A House Republican has updated his recurring energy bill this year to include a phaseout of a key renewable energy tax credit, marking the first inclusion in formal legislation of an idea the wind industry floated last year.
Rep. Mac Thornberry (R-Texas) introduces his “no more excuses” energy bill every Congress, outlining a lengthy wish list of policies for oil, natural gas, nuclear and renewable energy, including calls to allow expanded oil drilling on federal lands and waters and to extend targeted renewable electricity and alternative fuel tax credits.
Thornberry is not a member of committees with jurisdiction over energy or tax policy, and previous versions of his legislation have gained little traction in the House. This year’s version, H.R. 2081, seems likely to follow a similar trajectory, but it is notable in its inclusion of a proposal to phase out the production tax credit for wind energy, an issue that could gain more attention in the context of comprehensive tax reform.
The bill would reduce the value of the PTC for wind – currently worth 2.3 cents per kilowatt-hour – by 10 percentage points per year between 2014 and 2017, leave it in place at 60 percent of its value in 2018 and end it beyond 2019. For other technologies eligible for the PTC, such as geothermal, biomass and waste-to-energy, the credit would be extended at full value until 2019.
Previous versions of the legislation included straightforward extensions of the PTC with no reduction in the credit’s value.
In December, the American Wind Energy Association released a letter to Congress outlining a phaseout of the credit by 2019 identical to the language included in Thornberry’s bill, although the letter presented the phaseout as an idea to be considered in the context of a comprehensive tax-reform bill that would eliminate tax incentives across the energy industry (E&E Daily, Dec. 13, 2012).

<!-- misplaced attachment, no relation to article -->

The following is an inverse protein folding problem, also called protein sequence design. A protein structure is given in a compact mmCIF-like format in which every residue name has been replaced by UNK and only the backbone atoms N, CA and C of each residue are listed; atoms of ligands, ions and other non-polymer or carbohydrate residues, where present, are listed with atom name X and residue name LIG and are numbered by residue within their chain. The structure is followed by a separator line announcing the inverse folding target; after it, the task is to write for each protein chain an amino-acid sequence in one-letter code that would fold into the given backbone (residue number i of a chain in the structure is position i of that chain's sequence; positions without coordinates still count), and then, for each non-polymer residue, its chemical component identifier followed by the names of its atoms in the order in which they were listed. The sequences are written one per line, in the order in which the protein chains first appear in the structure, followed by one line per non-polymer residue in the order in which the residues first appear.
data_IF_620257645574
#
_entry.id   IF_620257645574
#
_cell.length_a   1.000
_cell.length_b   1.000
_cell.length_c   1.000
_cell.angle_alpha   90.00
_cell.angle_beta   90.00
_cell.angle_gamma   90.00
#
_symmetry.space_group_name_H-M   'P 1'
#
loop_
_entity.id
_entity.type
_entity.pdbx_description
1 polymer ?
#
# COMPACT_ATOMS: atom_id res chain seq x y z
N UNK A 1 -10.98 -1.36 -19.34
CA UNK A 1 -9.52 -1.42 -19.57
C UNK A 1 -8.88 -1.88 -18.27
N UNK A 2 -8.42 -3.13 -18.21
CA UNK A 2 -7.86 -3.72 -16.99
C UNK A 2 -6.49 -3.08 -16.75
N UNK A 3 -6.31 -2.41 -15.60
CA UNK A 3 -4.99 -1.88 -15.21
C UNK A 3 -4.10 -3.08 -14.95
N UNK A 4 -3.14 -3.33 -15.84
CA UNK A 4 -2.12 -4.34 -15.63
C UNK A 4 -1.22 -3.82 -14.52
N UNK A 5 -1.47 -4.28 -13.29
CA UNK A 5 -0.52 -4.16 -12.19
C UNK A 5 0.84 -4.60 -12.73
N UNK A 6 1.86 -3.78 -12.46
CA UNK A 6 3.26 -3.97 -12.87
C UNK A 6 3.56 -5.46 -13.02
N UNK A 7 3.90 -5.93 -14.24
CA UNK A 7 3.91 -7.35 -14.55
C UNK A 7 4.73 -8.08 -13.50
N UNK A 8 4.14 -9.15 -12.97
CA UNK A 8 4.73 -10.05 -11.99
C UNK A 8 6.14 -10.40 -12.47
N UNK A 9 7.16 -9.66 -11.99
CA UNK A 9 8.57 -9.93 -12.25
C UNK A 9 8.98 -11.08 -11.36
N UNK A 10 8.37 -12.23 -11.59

Since winning a one-year PTC extension in January, the wind industry has dialed back its PTC lobbying efforts to focus on developing a long-term strategy to guide the industry away from its boom-and-bust reliance on federal support (Greenwire, May 9). Industry lobbyists continue to monitor ongoing negotiations over comprehensive tax reform, which could include a PTC phaseout, but they also are ready to push for a shorter-term renewal as part of a smaller “tax extenders” bill next year if comprehensive tax reform falters.
LNG tax parity
In addition to the PTC provision, Thornberry’s bill proposes a reduction in the excise tax on liquefied natural gas to make it equivalent to the tax on diesel based on energy content. Currently, both LNG and diesel are taxed at the same 24.3-cents-per-gallon rate, but LNG provides about 58 percent as much energy per gallon.
Thornberry yesterday introduced a stand-alone bill focused solely on the LNG parity issue. It would effectively lower the tax on a gallon of LNG to about 14 cents per gallon. That bill, H.R. 2202, was co-sponsored by Rep. John Larson (D-Conn.), a member of the tax-writing Ways and Means Committee, and companion legislation in the Senate is expected to be introduced by Sens. Michael Bennet (D-Colo.) and Richard Burr (R-N.C.), according to a statement from Thornberry’s office.
The lawmakers are offering the language as a candidate for inclusion in the tax reform effort, an aide said, and it echoes comments from natural gas transportation supporters who urged the Ways and Means energy working group to provide parity between LNG and diesel taxes.
“This bill provides a fair, market-centered solution to fix the tax disparity between diesel and LNG,” Thornberry said in a statement. “I think this change will encourage more private sector investment in LNG infrastructure and production, and that will be a real positive effect on our economy.”
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